Good Kids, a play by Naomi Iizuka, will be read October 12, 2015 at The Kennedy Center as part of the Women’s Voices Theater Festival. A prolific playwright, many her recognitions is the 2005 recipient Alpert Award in the Arts. She is the first playwright to be commissioned by the Big Ten Theatre Consortium’s New Play Initiative for which she wrote Good Kids. She has taught playwriting at the University of Iowa and the University of Texas, Austin, and is the head of MFA playwrighting at the University of California, San Diego. Iizuka’s work is cited as influential by several other playwrights in the Women’s Voices Theater Festival and has been seen on DC stages at Constellation Theatre Company and Arena Stage.
The Kennedy Center’s major contribution to the Women’s Voices Theater Festival is a full production of Darius and Twig, a commission for local DC playwright and Welder Caleen Sinnette Jennings. But there are free readings of some amazing plays by nationally-renowned female playwrights as well, including one I am particularly excited about: Naomi Iizuka’s Good Kids.
Good Kids is a story about a fictional (but all too recognizably real) rape, told through the eyes of high school students who experienced it, witnessed it, committed it, and were affected by it.
Alan Katz: So this play is the first Big Ten Commission, designed to bring new plays by women and roles for young female actors to the forefront. This play seems to be “ripped from the headlines” with many examples of young people and rape in the news, especially in the Steubenville case. Why this play for this commission?
Naomi Iizuka: When Alan McVey of the University of Iowa first approached me about writing a play for the Big Ten Initiative, he said that it was his hope and the hope of his colleagues that the plays they commissioned would explore subject matter that would speak to the students, faculty and university communities that comprise the Big Ten. This particular topic, which has been at the center of discussions nationwide, became the center of our discussions as something that the many communities that the Big Ten represents were grappling with.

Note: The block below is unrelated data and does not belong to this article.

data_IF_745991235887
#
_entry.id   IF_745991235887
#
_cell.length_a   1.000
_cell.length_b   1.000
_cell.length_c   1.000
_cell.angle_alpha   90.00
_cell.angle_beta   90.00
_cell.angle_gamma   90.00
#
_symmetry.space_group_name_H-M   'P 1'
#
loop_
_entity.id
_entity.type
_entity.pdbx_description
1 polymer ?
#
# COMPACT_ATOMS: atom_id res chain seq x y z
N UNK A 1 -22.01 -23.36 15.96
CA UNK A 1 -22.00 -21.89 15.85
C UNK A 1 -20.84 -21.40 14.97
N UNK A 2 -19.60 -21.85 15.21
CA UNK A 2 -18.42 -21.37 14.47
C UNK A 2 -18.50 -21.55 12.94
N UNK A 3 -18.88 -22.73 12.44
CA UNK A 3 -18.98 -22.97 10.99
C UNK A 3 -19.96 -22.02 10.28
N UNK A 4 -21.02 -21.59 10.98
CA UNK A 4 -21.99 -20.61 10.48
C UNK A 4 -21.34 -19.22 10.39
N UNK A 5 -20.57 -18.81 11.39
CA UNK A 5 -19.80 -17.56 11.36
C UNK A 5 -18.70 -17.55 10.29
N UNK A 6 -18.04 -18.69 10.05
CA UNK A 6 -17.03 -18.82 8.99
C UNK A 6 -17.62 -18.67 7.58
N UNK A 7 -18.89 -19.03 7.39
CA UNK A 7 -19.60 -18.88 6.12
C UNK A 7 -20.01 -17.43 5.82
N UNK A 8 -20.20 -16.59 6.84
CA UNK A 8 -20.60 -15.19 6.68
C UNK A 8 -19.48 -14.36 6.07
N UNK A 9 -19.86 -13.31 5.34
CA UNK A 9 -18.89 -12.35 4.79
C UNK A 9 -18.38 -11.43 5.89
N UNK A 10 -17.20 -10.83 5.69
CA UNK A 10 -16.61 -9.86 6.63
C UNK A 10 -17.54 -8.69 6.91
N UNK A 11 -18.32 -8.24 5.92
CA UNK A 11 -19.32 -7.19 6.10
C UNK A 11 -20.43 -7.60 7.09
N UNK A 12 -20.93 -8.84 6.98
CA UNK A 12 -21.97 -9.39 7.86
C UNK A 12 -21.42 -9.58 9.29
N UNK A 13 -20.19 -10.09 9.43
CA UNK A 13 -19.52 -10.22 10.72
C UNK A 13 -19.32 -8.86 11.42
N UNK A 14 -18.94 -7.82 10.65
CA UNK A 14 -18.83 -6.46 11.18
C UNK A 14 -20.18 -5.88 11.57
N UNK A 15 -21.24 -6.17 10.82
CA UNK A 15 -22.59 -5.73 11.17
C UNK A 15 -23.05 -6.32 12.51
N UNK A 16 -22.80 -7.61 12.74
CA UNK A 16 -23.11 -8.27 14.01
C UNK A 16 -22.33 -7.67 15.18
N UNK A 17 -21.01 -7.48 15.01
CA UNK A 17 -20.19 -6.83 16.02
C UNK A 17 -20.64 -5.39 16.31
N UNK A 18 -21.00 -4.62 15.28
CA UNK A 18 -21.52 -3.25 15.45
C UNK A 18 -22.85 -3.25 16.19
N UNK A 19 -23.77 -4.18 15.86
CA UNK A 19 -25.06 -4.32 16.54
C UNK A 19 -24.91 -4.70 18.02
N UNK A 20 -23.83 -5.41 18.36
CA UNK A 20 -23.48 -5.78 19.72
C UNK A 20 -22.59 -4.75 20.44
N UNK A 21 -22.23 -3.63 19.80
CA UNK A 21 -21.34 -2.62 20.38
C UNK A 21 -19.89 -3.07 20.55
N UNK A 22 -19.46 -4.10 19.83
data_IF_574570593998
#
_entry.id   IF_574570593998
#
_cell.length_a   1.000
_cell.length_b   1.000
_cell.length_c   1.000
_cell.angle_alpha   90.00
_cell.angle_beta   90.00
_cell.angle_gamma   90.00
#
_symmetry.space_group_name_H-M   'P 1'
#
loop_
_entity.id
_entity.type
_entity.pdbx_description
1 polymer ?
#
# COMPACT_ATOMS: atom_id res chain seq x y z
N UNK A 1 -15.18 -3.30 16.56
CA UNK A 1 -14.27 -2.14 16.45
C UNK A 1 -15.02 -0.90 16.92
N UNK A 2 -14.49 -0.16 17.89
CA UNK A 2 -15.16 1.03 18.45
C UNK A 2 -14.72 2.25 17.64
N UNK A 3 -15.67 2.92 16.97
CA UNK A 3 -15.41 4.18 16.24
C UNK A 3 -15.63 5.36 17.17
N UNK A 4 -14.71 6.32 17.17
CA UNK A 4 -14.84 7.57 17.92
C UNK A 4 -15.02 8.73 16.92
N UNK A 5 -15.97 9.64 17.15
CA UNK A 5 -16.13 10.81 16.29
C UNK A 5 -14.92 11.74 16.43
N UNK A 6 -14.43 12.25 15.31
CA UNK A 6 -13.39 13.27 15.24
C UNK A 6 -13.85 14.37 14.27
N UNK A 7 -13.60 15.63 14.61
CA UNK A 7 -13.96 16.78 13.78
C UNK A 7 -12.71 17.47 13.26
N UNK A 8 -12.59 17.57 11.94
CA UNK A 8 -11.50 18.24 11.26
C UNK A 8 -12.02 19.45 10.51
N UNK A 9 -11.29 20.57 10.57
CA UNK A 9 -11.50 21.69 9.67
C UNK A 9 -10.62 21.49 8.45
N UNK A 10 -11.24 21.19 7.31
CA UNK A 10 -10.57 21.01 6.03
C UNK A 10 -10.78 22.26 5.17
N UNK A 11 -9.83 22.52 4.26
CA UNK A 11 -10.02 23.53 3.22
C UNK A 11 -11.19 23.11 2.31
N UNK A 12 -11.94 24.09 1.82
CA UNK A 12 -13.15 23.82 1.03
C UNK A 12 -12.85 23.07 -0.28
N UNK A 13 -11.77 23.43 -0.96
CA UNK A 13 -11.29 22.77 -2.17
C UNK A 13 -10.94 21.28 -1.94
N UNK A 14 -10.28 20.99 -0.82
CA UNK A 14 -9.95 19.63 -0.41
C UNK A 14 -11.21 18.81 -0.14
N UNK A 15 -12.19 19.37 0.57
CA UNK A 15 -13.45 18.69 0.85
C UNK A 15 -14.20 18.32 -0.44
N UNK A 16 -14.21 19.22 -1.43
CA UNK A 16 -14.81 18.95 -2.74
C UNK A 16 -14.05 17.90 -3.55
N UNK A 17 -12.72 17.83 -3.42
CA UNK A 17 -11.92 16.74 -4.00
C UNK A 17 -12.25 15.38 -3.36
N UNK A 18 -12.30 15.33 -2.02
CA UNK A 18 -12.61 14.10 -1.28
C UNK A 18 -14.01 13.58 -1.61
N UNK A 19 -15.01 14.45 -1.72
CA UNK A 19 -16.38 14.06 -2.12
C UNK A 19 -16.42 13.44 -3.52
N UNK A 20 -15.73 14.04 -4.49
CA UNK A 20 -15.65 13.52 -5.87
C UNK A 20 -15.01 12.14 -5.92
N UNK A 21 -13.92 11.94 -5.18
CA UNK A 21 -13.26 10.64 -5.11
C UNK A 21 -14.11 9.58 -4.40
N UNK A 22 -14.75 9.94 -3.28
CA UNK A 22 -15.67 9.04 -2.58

When you get a commission like this, what’s your initial process like?
It really varies. I talked to a great number people when developing this play, and I did a lot of archival research as well. I started with the Steubenville case, but, sadly, as I worked on the play, I found so many other cases that were arriving, literally as I wrote. I remember a particular case at Dartmouth, but many others around the country, where this issue was being faced. I talked to students. And I read a great deal, especially online articles. Particularly, I read the comment sections of online articles dealing with these cases. Those comment sections were eye-opening: the level of discourse, the mindsets being reiterate again and again about women and men and sexuality. I found it disturbing, but I needed to dig deeper into it. It wasn’t a particular article or comment thread. There was so much of the same thing; you could take your pick.
Where did you start with your words for the play?
It started chronologically for this play with the first section, since rewritten and revised over time. The first scene is a like a chorus, a multitude of voices, young women and young men [talking about how they and others in their community view the rape and it’s results]. Some of the first things that I wrote. And it comes back throughout the play, beginning and end. I think that it was really important: that Good Kids is not one or two people’s stories, but that it was a community story, many different attitudes and points of view that shape what happened and how we talk about what happened.
WOMEN’S VOICES THEATER FESTIVAL
October 12, 2015
The Kennedy Center
2700 F Street, NW
Washington, DC 20566
This is a free event
Is it your goal to send a particular message?
If this play gets people to start talking in deeper and different ways, that would be a great thing. I don’t presume to have the definitive word. One thing that’s really important to me is that there are assumptions that come out in the comments sections I was talking about, but they also come out in conversations, that are really troubling. And instead of ignoring those assumptions, I wanted to put those disturbing and toxic ideas into the play to show how an idea or way of talking can have real life consequences that are more destructive than one would ever imagine. Those ways of speaking and attitudes can affect events, decision-making and action.
What’s it like, when those views are so foreign from your own, to have your words be that voice?